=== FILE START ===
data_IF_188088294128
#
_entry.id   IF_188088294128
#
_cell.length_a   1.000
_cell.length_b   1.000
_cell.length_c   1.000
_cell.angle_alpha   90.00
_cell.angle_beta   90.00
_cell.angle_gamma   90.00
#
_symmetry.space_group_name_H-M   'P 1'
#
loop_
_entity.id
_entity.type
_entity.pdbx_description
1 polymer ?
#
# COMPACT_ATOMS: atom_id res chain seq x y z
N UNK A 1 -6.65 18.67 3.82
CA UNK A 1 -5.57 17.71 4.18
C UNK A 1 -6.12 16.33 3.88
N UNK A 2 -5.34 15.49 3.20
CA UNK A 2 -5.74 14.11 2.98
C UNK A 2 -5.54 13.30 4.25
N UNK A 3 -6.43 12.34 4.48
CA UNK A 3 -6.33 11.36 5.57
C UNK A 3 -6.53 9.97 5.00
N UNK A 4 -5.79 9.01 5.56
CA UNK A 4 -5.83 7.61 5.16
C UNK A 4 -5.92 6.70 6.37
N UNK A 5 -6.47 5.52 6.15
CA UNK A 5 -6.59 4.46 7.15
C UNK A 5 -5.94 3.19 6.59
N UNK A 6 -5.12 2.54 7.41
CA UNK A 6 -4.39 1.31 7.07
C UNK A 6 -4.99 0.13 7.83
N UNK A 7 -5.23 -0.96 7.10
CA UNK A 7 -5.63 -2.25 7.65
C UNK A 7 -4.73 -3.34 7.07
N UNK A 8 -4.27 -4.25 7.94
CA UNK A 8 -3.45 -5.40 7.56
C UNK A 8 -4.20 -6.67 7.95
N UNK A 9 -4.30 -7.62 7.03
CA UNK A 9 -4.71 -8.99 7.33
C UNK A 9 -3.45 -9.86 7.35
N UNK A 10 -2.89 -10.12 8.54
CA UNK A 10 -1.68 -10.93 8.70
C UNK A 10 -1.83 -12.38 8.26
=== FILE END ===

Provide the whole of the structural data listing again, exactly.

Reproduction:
data_IF_188088294128
#
_entry.id   IF_188088294128
#
_cell.length_a   1.000
_cell.length_b   1.000
_cell.length_c   1.000
_cell.angle_alpha   90.00
_cell.angle_beta   90.00
_cell.angle_gamma   90.00
#
_symmetry.space_group_name_H-M   'P 1'
#
loop_
_entity.id
_entity.type
_entity.pdbx_description
1 polymer ?
#
# COMPACT_ATOMS: atom_id res chain seq x y z
N UNK A 1 -6.65 18.67 3.82
CA UNK A 1 -5.57 17.71 4.18
C UNK A 1 -6.12 16.33 3.88
N UNK A 2 -5.34 15.49 3.20
CA UNK A 2 -5.74 14.11 2.98
C UNK A 2 -5.54 13.30 4.25
N UNK A 3 -6.43 12.34 4.48
CA UNK A 3 -6.33 11.36 5.57
C UNK A 3 -6.53 9.97 5.00
N UNK A 4 -5.79 9.01 5.56
CA UNK A 4 -5.83 7.61 5.16
C UNK A 4 -5.92 6.70 6.37
N UNK A 5 -6.47 5.52 6.15
CA UNK A 5 -6.59 4.46 7.15
C UNK A 5 -5.94 3.19 6.59
N UNK A 6 -5.12 2.54 7.41
CA UNK A 6 -4.39 1.31 7.07
C UNK A 6 -4.99 0.13 7.83
N UNK A 7 -5.23 -0.96 7.10
CA UNK A 7 -5.63 -2.25 7.65
C UNK A 7 -4.73 -3.34 7.07
N UNK A 8 -4.27 -4.25 7.94
CA UNK A 8 -3.45 -5.40 7.56
C UNK A 8 -4.20 -6.67 7.95
N UNK A 9 -4.30 -7.62 7.03
CA UNK A 9 -4.71 -8.99 7.33
C UNK A 9 -3.45 -9.86 7.35
N UNK A 10 -2.89 -10.12 8.54
CA UNK A 10 -1.68 -10.93 8.70
C UNK A 10 -1.83 -12.38 8.26